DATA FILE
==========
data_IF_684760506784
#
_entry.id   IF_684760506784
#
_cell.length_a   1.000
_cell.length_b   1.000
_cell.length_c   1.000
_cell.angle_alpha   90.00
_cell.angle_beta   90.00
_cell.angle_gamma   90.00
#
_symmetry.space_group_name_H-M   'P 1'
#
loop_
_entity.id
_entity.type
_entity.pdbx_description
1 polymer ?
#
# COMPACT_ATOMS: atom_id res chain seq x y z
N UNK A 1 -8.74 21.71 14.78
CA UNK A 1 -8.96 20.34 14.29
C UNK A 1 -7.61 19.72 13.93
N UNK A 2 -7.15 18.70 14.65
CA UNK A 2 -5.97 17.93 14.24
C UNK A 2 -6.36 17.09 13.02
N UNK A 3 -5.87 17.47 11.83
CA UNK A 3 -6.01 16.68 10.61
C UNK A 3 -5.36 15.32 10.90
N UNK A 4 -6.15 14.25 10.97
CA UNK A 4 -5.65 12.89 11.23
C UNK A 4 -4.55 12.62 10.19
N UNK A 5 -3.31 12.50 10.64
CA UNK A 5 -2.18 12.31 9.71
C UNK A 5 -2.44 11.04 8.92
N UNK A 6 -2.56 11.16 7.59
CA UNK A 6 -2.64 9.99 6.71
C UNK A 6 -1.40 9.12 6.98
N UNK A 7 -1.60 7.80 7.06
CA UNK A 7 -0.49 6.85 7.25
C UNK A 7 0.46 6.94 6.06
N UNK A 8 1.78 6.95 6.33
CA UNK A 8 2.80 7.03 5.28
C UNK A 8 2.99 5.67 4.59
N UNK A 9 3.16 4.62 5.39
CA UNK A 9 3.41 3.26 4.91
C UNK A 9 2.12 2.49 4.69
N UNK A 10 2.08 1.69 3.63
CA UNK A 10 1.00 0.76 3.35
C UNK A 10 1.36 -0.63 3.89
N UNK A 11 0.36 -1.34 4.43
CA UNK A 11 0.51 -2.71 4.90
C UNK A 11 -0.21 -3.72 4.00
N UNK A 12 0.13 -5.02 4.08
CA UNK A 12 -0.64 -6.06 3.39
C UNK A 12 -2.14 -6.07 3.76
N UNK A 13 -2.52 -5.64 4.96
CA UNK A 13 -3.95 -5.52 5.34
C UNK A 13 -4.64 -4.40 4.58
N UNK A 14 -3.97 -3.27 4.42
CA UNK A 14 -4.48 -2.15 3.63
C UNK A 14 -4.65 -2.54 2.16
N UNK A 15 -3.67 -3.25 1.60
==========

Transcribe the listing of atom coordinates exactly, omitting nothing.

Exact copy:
data_IF_684760506784
#
_entry.id   IF_684760506784
#
_cell.length_a   1.000
_cell.length_b   1.000
_cell.length_c   1.000
_cell.angle_alpha   90.00
_cell.angle_beta   90.00
_cell.angle_gamma   90.00
#
_symmetry.space_group_name_H-M   'P 1'
#
loop_
_entity.id
_entity.type
_entity.pdbx_description
1 polymer ?
#
# COMPACT_ATOMS: atom_id res chain seq x y z
N UNK A 1 -8.74 21.71 14.78
CA UNK A 1 -8.96 20.34 14.29
C UNK A 1 -7.61 19.72 13.93
N UNK A 2 -7.15 18.70 14.65
CA UNK A 2 -5.97 17.93 14.24
C UNK A 2 -6.36 17.09 13.02
N UNK A 3 -5.87 17.47 11.83
CA UNK A 3 -6.01 16.68 10.61
C UNK A 3 -5.36 15.32 10.90
N UNK A 4 -6.15 14.25 10.97
CA UNK A 4 -5.65 12.89 11.23
C UNK A 4 -4.55 12.62 10.19
N UNK A 5 -3.31 12.50 10.64
CA UNK A 5 -2.18 12.31 9.71
C UNK A 5 -2.44 11.04 8.92
N UNK A 6 -2.56 11.16 7.59
CA UNK A 6 -2.64 9.99 6.71
C UNK A 6 -1.40 9.12 6.98
N UNK A 7 -1.60 7.80 7.06
CA UNK A 7 -0.49 6.85 7.25
C UNK A 7 0.46 6.94 6.06
N UNK A 8 1.78 6.95 6.33
CA UNK A 8 2.80 7.03 5.28
C UNK A 8 2.99 5.67 4.59
N UNK A 9 3.16 4.62 5.39
CA UNK A 9 3.41 3.26 4.91
C UNK A 9 2.12 2.49 4.69
N UNK A 10 2.08 1.69 3.63
CA UNK A 10 1.00 0.76 3.35
C UNK A 10 1.36 -0.63 3.89
N UNK A 11 0.36 -1.34 4.43
CA UNK A 11 0.51 -2.71 4.90
C UNK A 11 -0.21 -3.72 4.00
N UNK A 12 0.13 -5.02 4.08
CA UNK A 12 -0.64 -6.06 3.39
C UNK A 12 -2.14 -6.07 3.76
N UNK A 13 -2.52 -5.64 4.96
CA UNK A 13 -3.95 -5.52 5.34
C UNK A 13 -4.64 -4.40 4.58
N UNK A 14 -3.97 -3.27 4.42
CA UNK A 14 -4.48 -2.15 3.63
C UNK A 14 -4.65 -2.54 2.16
N UNK A 15 -3.67 -3.25 1.60